Over the past five years, the National Collaborative on Gun Violence Research (NCGVR) has started to develop important evidence on the effects of gun violence and gun policies in the United States. This research is critical because more than 40,000 people are killed by guns in the United States each year and an additional 75,000 are injured. By any measure, firearm injuries and deaths are a leading public health crisis of our time.
Meanwhile, the legal and political landscape around gun policy has become more uncertain. In 2022, the Supreme Court’s Bruen decision established a new standard for evaluating the constitutionality of gun laws based on historical tradition and analysis. While the decision puts a new emphasis on legal scholarship, it does not change the need for greater investment into research and data collection in order to learn which gun policies are backed by science as being able to reduce deaths and injuries.
Yet, the federal government has devoted little funding to understanding gun violence. As a result, Americans know surprisingly little about gun ownership and use — and even less about what we can do to prevent the bloodshed.
“For over 20 years, the federal government has failed to properly fund research on gun violence,” says Asheley Van Ness, director of criminal justice at Arnold Ventures (AV). “Two decades of underfunding has left research on gun violence prevention far behind research on other causes of death in the United States, even as concerns about gun violence have risen in recent years.”
Lawmakers in Congress stopped providing funding to study gun violence in 1996 with the passage of the Dickey Amendment, a provision that prohibited the Centers for Disease Control and Prevention from using its budget to advocate for gun control. That measure, widely interpreted as a ban on research funding, put gun violence scholarship on ice for more than 20 years. Despite a recent renewal in congressional funding for firearm research, the dearth of data has allowed political rhetoric to fill the void and, inadvertently, stifle effective policy.
Seeing this ongoing gap in research, AV helped launch NCGVR in 2018. The project devoted over $20 million to building the evidence base on gun violence and the policies most effective at improving community safety in the United States. Five years in, the effort has started to shed light on the scope and scale of gun violence as well as effective ways to address it.
“Momentum has built up over the past few years to expand the field,” Van Ness says. “Now the federal government is thinking seriously about ways to invest in this important topic.”
Developing a “shared set of facts”
AV has long devoted support to creating research and evidence-based policy, with a goal of helping the government better carry out its responsibilities, especially where public safety is concerned. Given that gun violence is both one of the most pressing and most under-studied social, economic, and political challenges facing the United States, it is a natural fit for AV.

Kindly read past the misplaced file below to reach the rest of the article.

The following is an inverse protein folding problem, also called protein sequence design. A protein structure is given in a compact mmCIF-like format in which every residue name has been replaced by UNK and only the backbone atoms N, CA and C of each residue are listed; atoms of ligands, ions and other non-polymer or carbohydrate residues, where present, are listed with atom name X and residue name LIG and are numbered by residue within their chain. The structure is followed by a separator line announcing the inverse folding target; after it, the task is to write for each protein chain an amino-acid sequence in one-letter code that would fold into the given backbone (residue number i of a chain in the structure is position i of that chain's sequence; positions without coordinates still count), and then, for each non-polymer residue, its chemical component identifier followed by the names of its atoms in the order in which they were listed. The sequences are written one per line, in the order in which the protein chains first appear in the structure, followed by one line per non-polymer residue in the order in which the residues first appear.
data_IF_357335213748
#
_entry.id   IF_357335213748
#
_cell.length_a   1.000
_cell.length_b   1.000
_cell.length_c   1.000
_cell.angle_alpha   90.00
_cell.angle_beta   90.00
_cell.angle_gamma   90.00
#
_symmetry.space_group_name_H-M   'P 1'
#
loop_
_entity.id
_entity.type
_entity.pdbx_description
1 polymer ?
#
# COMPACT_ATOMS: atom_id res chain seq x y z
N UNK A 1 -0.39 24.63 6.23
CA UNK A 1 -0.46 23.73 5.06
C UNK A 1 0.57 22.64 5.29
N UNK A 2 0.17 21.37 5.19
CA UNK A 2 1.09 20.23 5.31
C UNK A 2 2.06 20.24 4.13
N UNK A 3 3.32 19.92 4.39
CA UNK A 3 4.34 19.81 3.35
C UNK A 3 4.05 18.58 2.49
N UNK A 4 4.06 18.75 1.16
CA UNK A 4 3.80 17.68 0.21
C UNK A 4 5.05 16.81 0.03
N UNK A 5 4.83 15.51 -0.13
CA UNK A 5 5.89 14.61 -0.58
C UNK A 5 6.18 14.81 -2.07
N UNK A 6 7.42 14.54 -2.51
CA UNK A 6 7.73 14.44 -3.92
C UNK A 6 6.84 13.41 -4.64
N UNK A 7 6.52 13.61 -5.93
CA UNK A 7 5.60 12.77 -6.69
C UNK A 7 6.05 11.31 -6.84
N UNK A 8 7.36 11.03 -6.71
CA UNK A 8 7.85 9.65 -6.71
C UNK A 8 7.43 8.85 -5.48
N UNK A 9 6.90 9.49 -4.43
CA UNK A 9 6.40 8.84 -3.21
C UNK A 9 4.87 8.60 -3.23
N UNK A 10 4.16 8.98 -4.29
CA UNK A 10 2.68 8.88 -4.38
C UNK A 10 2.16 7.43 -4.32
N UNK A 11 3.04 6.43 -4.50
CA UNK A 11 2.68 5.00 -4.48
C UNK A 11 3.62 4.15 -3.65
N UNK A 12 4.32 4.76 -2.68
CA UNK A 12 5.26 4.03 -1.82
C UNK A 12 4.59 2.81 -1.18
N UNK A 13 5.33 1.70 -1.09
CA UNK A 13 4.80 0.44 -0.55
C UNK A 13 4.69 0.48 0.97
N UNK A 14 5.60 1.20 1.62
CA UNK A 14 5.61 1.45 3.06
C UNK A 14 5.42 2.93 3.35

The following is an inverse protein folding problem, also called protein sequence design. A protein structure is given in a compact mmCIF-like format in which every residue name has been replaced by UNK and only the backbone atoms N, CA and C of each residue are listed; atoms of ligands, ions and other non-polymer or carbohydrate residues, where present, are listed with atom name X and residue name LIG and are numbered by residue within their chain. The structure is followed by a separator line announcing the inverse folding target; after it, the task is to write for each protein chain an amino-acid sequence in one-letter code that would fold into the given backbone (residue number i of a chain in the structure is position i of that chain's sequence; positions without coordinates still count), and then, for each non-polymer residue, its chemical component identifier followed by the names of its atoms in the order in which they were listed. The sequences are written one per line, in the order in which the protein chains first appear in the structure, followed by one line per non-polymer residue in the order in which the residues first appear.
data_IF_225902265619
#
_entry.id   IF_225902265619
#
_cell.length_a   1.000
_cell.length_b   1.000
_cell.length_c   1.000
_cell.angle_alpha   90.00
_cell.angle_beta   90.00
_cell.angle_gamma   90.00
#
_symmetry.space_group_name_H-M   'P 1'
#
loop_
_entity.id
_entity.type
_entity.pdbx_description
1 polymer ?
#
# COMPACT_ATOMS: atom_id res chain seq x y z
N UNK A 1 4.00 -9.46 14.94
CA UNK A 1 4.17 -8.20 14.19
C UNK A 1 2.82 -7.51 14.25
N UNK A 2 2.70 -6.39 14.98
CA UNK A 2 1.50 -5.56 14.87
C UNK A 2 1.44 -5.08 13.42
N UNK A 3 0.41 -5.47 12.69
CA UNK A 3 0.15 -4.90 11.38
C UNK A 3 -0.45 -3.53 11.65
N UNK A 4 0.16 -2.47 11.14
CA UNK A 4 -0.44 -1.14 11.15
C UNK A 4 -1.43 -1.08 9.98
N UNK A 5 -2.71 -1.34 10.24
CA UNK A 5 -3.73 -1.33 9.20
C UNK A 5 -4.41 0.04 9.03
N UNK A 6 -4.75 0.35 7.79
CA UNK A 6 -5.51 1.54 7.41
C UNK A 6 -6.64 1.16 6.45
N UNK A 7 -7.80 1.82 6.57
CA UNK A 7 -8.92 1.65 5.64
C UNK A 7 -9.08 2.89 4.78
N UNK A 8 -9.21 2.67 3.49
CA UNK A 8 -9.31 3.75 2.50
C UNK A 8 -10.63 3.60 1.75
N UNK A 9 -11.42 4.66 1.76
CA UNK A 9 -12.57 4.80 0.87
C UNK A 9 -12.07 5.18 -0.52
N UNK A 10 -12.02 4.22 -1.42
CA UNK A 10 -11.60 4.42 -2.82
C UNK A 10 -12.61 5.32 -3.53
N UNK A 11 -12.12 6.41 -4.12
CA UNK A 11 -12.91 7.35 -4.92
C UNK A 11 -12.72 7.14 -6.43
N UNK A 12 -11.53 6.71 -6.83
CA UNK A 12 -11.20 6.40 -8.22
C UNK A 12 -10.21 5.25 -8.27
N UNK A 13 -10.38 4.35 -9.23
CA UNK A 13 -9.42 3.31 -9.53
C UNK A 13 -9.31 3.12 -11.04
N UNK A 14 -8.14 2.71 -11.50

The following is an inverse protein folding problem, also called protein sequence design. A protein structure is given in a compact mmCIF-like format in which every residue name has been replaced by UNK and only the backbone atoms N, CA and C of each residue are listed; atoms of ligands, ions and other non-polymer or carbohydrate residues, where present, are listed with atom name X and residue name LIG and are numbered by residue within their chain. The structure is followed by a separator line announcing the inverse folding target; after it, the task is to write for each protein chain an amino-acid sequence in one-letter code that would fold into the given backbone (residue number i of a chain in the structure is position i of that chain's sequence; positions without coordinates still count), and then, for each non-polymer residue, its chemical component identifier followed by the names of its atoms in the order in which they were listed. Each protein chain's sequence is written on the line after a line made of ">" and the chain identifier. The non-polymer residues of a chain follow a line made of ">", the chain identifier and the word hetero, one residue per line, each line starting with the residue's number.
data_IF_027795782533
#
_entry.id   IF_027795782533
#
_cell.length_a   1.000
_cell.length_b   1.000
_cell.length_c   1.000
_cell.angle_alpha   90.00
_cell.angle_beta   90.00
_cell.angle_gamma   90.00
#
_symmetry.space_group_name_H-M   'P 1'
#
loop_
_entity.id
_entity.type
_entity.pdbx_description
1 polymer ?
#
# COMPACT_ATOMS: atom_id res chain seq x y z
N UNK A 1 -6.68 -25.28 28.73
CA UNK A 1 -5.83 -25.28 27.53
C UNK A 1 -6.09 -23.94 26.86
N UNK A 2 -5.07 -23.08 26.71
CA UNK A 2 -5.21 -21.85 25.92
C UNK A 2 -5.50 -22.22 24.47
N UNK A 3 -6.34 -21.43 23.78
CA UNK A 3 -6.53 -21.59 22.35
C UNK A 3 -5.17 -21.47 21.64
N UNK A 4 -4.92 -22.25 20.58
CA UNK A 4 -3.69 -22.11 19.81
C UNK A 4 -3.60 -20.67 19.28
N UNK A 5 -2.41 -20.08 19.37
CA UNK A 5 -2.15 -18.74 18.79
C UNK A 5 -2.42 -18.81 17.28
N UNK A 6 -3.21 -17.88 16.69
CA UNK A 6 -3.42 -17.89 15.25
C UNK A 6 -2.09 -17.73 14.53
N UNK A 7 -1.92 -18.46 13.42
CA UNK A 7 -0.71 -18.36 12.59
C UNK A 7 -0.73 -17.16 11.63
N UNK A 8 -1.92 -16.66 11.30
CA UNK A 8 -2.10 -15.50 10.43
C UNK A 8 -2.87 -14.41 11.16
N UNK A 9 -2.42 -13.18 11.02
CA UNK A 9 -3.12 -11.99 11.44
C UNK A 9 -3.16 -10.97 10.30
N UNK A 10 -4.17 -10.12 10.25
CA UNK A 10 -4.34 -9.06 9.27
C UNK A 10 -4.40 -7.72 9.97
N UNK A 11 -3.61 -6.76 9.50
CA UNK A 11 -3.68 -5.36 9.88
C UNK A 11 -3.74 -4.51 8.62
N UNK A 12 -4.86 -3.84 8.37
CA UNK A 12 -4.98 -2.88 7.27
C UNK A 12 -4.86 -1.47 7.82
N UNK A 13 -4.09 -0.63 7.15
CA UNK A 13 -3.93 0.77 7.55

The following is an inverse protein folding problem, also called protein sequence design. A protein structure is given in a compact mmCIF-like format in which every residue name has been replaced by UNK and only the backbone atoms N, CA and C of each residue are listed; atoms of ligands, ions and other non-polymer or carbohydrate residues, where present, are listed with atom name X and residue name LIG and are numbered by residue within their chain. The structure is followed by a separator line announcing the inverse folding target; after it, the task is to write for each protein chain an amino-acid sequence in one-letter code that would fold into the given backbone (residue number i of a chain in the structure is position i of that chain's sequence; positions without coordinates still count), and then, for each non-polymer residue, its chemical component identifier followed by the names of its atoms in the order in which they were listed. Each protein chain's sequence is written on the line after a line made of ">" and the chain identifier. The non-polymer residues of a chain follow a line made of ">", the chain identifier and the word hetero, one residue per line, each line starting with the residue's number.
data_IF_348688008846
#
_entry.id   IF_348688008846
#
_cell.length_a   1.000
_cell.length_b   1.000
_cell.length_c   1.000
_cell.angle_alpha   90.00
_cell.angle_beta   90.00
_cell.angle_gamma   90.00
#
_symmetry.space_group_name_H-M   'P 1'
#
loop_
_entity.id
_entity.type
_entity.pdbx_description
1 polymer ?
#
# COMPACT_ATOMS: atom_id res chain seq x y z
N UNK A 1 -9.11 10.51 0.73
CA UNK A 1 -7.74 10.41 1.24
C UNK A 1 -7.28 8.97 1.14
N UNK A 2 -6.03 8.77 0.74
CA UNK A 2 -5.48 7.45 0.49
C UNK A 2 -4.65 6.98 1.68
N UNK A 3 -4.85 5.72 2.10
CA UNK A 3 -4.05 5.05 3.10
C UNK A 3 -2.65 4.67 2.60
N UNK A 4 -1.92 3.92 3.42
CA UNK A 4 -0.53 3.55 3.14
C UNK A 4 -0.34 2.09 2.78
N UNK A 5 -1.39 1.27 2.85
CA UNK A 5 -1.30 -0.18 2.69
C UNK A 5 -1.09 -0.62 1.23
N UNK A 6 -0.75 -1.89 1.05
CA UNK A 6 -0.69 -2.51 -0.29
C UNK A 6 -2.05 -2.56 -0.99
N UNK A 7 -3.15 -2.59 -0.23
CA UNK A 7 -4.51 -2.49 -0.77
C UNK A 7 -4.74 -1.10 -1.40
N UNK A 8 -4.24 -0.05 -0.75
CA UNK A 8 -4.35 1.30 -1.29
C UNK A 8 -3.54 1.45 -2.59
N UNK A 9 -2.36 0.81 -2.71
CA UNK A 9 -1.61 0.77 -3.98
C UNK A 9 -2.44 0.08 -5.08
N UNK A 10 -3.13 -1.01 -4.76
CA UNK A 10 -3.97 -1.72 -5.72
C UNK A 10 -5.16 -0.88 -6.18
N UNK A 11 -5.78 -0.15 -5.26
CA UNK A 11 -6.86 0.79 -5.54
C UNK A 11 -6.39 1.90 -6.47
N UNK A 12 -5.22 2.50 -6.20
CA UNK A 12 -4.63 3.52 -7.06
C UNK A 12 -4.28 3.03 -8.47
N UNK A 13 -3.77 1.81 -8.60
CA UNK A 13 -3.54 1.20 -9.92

“At Arnold Ventures, we use our resources to confront some of the most pressing problems facing our nation,” AV President and CEO Kelli Rhee says. “Five years ago, we, like many others, recognized that our understanding of gun violence was suffering from a severe lack of investment in research, and we joined together with our partners to try and fill some of the gap. While more investment from both public and private entities is undoubtedly needed, the National Collaborative on Gun Violence Research has made significant progress in building the gun policy evidence base.”
The RAND Corporation administers NCGVR, soliciting rigorous, independent research proposals focused on firearms and firearm violence prevention. AV selected RAND because of the organization’s deep technical knowledge of gun-policy science, its reputation for objectivity and independence, and the success of its existing Gun Policy in America initiative, an ongoing project that provides public information on what scientific research demonstrates about the effects of gun laws.
“NCGVR is committed to funding objective research,” says Andrew Morral, senior behavioral scientist at RAND and director of NCGVR. “We want rigorous, transparent research that produces findings that all can agree with, to develop a shared set of facts that can help improve public discourse and policymaking and result in fair and effective gun policies.”
We want rigorous, transparent research that produces findings that all can agree with, to develop a shared set of facts.Andrew Morral senior behavioral scientist at RAND and director of NCGVR
NCGVR is an important step toward building the evidence base the nation currently lacks. To date, the project has granted more than 50 awards. These include 13 dissertation research projects and seven post-doctoral research fellowships, as well as awards for large new studies on domestic gun violence, officer-involved shootings, harms to firearm owners associated with gun laws, gun suicides, gun policy analysis, and urban gun violence.